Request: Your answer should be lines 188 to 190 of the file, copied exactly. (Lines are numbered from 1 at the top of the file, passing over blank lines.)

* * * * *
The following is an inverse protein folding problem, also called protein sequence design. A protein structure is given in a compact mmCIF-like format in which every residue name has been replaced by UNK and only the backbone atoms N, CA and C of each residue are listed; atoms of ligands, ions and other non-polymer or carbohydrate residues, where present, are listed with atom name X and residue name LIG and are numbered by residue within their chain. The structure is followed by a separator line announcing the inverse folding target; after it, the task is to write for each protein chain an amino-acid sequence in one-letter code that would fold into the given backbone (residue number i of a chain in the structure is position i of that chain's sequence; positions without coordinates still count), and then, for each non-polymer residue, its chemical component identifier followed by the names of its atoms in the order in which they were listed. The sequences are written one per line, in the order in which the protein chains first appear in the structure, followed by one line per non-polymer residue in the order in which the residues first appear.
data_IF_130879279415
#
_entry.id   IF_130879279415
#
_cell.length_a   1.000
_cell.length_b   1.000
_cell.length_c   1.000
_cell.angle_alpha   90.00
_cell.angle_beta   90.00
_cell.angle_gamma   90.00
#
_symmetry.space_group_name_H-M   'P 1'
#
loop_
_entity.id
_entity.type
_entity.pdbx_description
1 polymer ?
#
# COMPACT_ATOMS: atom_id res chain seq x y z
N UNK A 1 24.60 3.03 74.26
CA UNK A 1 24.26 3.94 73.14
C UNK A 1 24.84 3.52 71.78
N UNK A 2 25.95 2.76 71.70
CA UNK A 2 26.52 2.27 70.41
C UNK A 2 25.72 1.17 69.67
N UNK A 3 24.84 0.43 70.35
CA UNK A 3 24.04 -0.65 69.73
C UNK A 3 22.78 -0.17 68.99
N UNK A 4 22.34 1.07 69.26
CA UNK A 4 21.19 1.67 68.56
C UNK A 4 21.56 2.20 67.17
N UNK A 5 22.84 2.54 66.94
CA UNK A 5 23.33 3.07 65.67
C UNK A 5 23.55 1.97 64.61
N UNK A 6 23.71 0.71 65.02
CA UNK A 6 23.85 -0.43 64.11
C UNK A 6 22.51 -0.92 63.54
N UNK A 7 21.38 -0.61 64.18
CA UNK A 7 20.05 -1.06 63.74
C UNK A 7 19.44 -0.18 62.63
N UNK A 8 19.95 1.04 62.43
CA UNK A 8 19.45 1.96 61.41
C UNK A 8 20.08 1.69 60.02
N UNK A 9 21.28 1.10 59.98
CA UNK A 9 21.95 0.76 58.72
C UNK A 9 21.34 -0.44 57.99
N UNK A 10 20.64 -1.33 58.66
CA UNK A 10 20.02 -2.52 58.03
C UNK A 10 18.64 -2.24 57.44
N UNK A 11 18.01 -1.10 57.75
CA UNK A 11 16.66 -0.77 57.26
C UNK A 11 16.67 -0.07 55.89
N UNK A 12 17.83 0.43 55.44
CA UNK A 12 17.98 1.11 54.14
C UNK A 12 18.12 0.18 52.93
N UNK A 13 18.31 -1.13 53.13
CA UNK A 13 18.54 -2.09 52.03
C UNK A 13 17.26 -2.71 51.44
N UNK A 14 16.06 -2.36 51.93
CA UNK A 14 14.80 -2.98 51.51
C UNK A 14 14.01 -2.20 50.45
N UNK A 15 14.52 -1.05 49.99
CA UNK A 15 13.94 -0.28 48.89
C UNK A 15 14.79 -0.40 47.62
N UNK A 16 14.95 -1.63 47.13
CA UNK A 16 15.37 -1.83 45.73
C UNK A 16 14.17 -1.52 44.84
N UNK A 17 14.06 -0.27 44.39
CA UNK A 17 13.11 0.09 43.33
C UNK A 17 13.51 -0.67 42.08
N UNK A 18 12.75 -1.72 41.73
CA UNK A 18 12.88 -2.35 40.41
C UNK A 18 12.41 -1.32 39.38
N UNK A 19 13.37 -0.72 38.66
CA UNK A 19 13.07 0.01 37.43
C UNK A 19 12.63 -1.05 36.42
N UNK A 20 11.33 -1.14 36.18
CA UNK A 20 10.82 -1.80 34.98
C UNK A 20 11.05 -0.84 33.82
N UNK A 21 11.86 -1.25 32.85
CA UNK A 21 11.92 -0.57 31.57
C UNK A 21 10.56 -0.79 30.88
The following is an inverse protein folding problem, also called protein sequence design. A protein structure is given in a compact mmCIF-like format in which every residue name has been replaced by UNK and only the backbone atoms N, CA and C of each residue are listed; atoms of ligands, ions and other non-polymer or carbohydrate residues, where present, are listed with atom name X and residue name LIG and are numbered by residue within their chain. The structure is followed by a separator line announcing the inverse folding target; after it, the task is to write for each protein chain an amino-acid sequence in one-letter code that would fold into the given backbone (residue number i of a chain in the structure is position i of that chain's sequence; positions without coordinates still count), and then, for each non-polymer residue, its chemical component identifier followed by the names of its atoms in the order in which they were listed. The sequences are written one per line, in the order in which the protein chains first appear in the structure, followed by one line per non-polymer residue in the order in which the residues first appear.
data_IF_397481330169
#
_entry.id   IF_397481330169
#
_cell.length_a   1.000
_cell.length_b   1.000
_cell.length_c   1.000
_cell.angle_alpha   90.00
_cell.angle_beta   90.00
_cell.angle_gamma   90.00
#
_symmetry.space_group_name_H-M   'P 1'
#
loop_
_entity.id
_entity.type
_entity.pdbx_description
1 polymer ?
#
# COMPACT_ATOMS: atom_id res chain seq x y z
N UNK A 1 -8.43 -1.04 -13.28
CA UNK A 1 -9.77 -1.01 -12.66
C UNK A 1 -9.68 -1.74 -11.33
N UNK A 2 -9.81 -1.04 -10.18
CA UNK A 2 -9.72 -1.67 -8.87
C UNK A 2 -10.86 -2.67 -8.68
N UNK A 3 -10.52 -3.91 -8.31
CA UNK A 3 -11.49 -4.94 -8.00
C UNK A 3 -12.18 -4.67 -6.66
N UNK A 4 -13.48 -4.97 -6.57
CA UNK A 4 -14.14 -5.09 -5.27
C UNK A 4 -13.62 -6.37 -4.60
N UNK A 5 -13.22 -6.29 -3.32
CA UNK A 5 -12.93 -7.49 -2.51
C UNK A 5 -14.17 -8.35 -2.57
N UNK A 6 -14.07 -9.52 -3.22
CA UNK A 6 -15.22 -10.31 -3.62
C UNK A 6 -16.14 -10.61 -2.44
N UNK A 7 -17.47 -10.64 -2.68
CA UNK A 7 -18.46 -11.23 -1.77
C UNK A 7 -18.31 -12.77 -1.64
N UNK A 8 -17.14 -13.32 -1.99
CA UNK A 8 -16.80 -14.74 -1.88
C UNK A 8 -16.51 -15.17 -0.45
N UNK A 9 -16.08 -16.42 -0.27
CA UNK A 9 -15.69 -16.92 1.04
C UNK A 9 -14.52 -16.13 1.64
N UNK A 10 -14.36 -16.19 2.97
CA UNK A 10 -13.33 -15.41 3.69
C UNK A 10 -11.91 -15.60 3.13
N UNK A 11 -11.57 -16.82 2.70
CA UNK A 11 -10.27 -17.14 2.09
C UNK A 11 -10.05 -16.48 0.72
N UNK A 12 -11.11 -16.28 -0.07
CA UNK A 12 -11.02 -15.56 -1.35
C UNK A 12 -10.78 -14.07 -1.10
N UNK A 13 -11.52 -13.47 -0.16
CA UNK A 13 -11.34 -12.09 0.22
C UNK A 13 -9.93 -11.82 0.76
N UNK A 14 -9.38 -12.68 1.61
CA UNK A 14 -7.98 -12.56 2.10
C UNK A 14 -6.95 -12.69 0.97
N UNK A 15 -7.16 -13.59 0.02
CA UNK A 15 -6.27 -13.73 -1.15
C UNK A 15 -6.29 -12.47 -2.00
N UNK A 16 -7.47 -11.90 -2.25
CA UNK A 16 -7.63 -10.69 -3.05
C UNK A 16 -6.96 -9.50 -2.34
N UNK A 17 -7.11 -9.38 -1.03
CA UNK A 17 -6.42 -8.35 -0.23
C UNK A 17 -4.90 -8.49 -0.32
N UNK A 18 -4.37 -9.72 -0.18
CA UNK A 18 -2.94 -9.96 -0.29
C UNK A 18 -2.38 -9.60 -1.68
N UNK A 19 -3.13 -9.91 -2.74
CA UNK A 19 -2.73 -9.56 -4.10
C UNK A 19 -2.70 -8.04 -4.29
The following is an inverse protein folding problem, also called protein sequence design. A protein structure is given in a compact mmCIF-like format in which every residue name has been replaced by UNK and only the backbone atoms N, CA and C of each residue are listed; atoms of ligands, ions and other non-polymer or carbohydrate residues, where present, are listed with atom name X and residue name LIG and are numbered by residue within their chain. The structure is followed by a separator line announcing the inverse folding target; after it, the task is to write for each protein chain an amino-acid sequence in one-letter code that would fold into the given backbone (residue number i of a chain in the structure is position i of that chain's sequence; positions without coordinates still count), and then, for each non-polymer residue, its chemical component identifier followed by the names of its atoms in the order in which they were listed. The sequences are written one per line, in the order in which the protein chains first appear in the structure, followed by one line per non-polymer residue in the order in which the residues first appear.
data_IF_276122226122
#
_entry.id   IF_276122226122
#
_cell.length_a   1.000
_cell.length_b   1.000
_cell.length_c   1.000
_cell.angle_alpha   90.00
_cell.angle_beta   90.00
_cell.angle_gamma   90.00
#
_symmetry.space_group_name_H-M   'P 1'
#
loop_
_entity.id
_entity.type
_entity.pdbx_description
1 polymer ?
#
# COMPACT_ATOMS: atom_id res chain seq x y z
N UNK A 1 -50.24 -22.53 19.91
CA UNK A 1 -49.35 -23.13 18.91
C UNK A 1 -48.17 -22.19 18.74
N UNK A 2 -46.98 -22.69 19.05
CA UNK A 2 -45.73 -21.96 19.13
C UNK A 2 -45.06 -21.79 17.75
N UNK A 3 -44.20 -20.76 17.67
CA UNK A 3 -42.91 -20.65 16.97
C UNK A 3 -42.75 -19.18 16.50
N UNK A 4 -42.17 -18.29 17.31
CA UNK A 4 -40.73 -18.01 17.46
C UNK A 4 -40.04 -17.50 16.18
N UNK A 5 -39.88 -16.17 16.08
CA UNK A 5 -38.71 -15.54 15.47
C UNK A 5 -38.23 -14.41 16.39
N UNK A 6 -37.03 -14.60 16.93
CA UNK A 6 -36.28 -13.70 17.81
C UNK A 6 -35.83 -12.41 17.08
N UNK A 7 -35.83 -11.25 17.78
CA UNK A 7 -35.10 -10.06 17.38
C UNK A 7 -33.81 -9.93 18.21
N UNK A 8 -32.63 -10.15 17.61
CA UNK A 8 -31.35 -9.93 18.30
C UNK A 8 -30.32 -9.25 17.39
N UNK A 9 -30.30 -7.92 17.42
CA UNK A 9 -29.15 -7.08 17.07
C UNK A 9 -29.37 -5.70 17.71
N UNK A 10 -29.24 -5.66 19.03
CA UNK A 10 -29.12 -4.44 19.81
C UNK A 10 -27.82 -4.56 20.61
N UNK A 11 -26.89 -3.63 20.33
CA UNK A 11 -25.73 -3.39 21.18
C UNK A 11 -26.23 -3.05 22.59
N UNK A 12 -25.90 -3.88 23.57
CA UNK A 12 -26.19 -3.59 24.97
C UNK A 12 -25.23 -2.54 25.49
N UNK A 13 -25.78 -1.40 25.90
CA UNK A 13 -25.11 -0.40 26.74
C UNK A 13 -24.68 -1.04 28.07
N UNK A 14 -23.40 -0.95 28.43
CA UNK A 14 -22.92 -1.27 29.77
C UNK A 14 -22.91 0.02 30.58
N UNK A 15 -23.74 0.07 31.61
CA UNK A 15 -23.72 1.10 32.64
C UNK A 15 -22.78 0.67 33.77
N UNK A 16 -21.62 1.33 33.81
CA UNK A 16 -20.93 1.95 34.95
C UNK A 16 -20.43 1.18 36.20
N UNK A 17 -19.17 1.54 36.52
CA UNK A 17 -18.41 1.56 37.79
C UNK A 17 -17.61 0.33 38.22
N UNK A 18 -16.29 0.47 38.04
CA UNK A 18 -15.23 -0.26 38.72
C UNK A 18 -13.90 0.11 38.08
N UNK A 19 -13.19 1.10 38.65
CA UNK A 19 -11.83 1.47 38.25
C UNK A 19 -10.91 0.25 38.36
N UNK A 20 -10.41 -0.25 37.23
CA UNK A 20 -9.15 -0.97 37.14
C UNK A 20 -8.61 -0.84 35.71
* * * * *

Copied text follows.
CA UNK A 2 -45.73 -21.96 19.13
C UNK A 2 -45.06 -21.79 17.75
N UNK A 3 -44.20 -20.76 17.67